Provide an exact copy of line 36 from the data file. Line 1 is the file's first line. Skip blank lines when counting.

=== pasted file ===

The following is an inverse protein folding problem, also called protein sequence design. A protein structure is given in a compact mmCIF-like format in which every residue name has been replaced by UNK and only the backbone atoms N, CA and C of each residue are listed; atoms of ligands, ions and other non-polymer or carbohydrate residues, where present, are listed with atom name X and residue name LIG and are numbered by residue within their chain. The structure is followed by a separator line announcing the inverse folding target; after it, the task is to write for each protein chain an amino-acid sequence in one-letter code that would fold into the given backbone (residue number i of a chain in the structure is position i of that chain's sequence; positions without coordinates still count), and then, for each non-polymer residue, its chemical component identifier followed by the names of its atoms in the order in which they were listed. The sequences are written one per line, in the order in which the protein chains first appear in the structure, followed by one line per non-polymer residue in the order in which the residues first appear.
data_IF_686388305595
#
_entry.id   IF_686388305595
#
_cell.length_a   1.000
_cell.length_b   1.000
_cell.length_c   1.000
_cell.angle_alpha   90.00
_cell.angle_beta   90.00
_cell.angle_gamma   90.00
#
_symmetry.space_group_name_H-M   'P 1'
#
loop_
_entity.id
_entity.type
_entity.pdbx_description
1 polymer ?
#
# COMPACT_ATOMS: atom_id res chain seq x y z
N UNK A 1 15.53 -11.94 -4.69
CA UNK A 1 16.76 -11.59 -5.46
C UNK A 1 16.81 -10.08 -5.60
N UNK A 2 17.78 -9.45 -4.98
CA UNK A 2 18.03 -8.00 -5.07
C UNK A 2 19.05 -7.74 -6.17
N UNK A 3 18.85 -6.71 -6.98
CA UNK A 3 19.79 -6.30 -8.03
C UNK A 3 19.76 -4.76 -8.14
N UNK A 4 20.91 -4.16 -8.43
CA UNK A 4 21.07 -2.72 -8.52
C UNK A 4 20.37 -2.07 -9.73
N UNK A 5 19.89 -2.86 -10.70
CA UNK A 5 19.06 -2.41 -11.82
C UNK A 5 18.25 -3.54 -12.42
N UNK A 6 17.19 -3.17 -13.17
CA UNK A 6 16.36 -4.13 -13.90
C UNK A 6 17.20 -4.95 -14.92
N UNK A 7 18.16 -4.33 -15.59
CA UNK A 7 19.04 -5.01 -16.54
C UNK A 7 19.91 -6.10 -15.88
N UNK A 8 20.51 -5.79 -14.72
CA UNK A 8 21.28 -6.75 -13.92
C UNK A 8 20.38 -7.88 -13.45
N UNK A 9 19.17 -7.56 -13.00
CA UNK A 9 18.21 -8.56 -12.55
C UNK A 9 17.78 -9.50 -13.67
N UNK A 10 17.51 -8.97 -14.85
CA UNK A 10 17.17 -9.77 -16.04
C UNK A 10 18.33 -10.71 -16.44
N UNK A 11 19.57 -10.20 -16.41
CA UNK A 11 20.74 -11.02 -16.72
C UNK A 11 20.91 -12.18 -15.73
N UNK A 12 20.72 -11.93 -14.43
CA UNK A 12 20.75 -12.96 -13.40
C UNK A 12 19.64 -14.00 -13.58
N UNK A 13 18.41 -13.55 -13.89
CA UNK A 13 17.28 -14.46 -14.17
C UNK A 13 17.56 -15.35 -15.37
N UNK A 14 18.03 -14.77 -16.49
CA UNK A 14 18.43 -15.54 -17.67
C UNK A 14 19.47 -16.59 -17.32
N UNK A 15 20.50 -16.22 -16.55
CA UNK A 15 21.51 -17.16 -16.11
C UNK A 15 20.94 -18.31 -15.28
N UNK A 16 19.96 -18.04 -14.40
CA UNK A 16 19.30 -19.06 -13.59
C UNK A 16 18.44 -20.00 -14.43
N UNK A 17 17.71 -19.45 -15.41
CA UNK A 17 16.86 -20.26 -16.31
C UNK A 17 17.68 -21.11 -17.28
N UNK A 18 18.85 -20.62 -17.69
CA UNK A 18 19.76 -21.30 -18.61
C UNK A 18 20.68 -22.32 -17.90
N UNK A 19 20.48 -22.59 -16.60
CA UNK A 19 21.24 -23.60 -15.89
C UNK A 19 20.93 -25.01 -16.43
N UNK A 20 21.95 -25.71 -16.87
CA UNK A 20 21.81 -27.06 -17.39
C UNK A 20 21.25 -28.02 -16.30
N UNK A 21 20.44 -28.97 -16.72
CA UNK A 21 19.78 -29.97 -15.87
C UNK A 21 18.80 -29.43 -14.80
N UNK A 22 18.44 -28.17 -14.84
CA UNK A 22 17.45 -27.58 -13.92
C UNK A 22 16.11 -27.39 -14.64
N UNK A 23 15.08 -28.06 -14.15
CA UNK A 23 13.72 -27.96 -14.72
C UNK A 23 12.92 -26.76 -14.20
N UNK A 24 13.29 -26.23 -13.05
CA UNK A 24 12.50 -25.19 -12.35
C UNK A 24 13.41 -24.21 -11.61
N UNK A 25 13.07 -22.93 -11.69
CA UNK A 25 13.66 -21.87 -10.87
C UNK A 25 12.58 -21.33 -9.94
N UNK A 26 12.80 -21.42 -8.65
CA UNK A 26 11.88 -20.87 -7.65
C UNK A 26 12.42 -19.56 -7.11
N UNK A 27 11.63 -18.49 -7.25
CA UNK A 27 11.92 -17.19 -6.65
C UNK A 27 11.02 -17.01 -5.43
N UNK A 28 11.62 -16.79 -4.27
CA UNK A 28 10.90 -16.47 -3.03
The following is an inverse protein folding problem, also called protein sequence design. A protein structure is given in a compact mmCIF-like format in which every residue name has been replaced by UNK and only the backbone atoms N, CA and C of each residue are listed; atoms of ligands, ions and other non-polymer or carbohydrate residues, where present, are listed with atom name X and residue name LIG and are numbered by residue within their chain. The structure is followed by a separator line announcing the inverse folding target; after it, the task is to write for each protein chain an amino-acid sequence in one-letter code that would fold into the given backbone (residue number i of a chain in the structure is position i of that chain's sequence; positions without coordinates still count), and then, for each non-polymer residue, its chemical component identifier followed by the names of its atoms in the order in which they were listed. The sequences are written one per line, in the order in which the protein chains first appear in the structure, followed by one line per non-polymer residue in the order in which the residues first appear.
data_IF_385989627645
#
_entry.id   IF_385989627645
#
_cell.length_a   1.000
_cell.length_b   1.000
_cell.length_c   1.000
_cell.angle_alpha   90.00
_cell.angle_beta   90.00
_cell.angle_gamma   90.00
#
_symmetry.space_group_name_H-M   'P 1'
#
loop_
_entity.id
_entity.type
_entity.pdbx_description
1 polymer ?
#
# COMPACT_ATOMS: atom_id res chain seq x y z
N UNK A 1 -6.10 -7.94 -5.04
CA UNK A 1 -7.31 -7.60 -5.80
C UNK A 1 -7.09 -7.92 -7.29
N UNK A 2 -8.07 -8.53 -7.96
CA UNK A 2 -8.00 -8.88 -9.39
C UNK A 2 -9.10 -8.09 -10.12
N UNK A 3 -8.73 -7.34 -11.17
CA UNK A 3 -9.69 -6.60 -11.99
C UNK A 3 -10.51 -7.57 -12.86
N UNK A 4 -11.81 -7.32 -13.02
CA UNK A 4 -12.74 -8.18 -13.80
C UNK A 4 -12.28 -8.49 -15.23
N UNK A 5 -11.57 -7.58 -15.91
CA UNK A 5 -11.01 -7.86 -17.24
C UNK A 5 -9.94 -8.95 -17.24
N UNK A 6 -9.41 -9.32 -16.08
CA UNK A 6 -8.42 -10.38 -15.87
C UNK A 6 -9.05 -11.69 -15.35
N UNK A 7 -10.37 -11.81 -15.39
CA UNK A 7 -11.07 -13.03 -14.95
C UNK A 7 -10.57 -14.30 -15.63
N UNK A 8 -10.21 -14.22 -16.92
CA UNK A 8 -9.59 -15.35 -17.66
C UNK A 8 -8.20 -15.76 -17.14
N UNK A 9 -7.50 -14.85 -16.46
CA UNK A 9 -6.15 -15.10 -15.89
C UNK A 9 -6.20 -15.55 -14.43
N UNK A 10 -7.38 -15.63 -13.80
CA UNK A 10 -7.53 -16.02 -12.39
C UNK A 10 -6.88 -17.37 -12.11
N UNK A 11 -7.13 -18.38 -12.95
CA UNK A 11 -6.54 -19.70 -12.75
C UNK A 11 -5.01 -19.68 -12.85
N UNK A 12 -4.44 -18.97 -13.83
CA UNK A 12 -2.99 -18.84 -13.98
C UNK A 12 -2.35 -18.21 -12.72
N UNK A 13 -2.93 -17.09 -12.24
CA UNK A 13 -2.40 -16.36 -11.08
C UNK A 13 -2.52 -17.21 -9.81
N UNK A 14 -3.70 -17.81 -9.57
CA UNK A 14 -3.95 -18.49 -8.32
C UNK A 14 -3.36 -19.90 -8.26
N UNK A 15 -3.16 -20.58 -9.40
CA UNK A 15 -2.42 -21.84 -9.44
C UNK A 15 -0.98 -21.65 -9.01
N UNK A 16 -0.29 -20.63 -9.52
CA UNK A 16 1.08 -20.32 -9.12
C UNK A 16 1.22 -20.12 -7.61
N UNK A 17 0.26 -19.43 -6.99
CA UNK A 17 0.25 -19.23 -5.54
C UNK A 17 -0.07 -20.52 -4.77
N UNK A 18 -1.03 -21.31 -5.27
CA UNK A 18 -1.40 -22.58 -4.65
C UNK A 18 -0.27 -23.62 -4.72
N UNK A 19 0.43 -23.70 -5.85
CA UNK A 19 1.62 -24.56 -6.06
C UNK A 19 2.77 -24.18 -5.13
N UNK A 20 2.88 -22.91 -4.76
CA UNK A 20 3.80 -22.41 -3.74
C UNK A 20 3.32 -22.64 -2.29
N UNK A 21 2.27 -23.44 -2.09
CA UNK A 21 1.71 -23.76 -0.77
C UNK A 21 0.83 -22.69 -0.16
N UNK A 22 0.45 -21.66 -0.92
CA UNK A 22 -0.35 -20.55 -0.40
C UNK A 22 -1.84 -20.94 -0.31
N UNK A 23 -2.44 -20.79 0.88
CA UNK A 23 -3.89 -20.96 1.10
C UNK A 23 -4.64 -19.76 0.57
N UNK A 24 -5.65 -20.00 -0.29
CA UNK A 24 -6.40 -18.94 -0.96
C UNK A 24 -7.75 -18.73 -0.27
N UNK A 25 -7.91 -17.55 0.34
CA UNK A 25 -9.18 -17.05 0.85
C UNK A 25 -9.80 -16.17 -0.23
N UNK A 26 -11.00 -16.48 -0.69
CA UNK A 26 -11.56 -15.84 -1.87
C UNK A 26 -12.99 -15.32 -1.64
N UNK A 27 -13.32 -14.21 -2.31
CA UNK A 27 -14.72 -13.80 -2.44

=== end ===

C UNK A 5 18.25 -3.54 -12.42